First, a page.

Aimless, jobless and now motherless, Ingrid Thorburn meanders around her empty house in a near-comatose daze after being released from her well-earned stay at a mental health facility. But Ingrid (Aubrey Plaza) isn't alone: She's got her phone.
She can obsessively refresh Instagram every two seconds and no one judges. If she happens to like everything, who cares? They're doing it for the likes, right? Who needs friends when you've got chic personalities who show you their glamorous lives? Why engage with your own life when everyone else's looks so much better? Ingrid Goes West finds the Instagram generation's real heart, then repeatedly stabs it with the knife of dark comedy.
While Ingrid's Instagram-stalking ways are established in an opening sequence featuring messy mascara tears, wedding crashing and pepper spray, her adventure truly begins with Taylor Sloane (Elizabeth Olsen), a moderately Instagram-famous influencer — always sharing photos of her perfect food, perfect dog, perfect husband, perfect getaways, perfect style. Taylor makes the grave mistake of replying to one of Ingrid's Instagram comments. Ingrid, of course, does the sound, logical thing and decides to use all her mother's inheritance to move out to California to become Taylor's BFF.
Through a combination of cyberstalking, low-key kidnapping and happenstance, Ingrid's improbable plan becomes a reality, and she becomes part of Taylor's inner circle. She meets Taylor's bearded pseudo-artist husband Ezra (played with some needed quiet, cynical grounding by Wyatt Russell) and the human ball of coked-up psychosis that is her brother Nicky (Billy Magnussen), who makes Ingrid looks super sane by comparison.
The script, by David Branson Smith and director Matt Spicer, nails its uneasy, superficial tone throughout the film. It's a screenplay that feels in-the-moment modern while also being sharp enough to be self-aware (characters directly reference things like Single White Female). The endless parade of groan- and cringe-inducing moments that the characters encounter in their social media-centric lives eventually hits a level of realistic absurdity: For example, Ezra's pop art paintings featuring spray-painted hashtag catchphrases are over-the-top ridiculous, and totally something that actually exists somewhere.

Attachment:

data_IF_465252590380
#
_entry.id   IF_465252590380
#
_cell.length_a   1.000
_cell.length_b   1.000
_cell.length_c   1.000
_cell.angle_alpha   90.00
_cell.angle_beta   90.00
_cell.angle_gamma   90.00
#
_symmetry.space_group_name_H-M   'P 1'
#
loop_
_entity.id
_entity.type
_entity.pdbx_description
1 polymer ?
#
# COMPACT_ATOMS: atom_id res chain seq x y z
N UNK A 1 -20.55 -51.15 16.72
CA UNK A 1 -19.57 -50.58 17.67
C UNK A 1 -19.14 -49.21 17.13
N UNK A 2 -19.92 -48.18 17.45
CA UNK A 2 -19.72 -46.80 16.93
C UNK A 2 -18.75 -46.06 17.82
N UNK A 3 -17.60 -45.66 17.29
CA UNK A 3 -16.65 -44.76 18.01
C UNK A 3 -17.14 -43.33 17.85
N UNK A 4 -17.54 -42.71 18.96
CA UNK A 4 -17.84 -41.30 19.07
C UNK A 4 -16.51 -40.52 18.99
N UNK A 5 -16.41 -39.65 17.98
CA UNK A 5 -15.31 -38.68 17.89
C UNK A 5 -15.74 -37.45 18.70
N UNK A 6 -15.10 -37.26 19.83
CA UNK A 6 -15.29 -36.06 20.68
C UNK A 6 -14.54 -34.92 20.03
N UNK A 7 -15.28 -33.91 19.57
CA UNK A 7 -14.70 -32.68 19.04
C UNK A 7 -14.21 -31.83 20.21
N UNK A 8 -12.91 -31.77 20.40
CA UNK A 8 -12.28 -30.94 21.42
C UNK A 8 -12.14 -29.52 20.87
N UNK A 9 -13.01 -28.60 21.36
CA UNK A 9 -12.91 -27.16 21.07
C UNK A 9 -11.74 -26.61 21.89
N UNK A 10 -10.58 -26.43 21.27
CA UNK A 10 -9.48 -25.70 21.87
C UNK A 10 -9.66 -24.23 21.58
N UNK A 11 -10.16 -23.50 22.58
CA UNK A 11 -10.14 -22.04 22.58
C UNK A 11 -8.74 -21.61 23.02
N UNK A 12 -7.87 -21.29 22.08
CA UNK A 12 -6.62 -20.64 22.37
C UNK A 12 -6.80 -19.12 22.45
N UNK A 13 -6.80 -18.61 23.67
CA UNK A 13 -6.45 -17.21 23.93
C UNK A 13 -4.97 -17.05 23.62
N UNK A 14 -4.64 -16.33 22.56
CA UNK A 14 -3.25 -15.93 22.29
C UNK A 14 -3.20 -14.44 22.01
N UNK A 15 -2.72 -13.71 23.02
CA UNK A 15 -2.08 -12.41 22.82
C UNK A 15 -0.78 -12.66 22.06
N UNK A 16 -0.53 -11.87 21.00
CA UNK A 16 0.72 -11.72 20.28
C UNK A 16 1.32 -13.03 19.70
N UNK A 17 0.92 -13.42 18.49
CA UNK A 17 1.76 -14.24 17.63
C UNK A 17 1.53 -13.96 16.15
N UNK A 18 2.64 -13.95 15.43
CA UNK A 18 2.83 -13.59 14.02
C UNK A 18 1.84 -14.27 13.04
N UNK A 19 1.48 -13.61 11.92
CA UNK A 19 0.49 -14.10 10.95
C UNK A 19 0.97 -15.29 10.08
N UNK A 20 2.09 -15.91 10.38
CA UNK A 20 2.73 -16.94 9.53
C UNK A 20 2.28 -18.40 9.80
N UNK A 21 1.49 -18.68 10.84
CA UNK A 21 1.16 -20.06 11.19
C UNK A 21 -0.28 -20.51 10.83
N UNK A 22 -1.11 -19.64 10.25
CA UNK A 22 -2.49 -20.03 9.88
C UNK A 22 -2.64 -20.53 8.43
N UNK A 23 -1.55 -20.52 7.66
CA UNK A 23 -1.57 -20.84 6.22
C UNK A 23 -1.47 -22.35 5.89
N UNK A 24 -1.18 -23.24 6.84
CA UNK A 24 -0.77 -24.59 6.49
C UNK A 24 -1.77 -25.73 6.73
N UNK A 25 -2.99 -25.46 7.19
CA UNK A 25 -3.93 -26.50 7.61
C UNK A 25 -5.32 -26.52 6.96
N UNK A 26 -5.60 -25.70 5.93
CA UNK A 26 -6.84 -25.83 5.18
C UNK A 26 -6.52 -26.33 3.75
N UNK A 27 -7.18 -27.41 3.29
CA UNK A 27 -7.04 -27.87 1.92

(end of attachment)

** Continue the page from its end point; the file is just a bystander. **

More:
Somehow, Ingrid begins building a somewhat functional life by stealing the one Taylor presents on her Instagram account. While sorta creepy, it's really not sinister in any way. Ingrid isn't trying to replace or become Taylor; she's a lonely person who has finally found a friend (even if it was under false pretenses). She's pretending to be someone she's not, but isn't everyone on Instagram doing that to some degree?
The movie doesn't shy away from the idea that social media lives are just false façades presented to the world. As Taylor's interest in Ingrid begins to wane because of her brother's need for attention, or the presence of bigger Instagram celebs that could boost her lifestyle brand, things being to spiral for Ingrid.
The real linchpin of the film comes in the form of Dan Pinto (O'Shea Jackson Jr.), Ingrid's landlord and potential love interest, who happens to have an obsession that rivals Ingrid's Instagram love: Batman. Jackson's enthusiastic performance and jubilant glee for the Dark Knight provides a levity that counterbalances the actual darkness of the world around him. More important, he and his nerdy passion also serve as the key to understanding that Ingrid isn't just some crazy Insta-stalker. Over the course of a meal, he explains that his Batman love is directly tied to traumatic family issues: it's his escapist coping mechanism. Just as he turned to a superhero, Ingrid turned to her phone to keep her distracted from a world that's now without her mother (even if she won't ever admit it directly).
While Ingrid Goes West takes hilariously ruthless shots at the worst aspect of youthful social media obsession, some of the characters' genuine, explicable character flaws help keep the proceedings from feeling like a generational hit piece. It's like a selfie where all the ugly parts you meant to crop and filter instead fill the center of the frame. Sometimes it's better to nervously laugh it off than to face the reality of what's actually in front of your eyes. ♦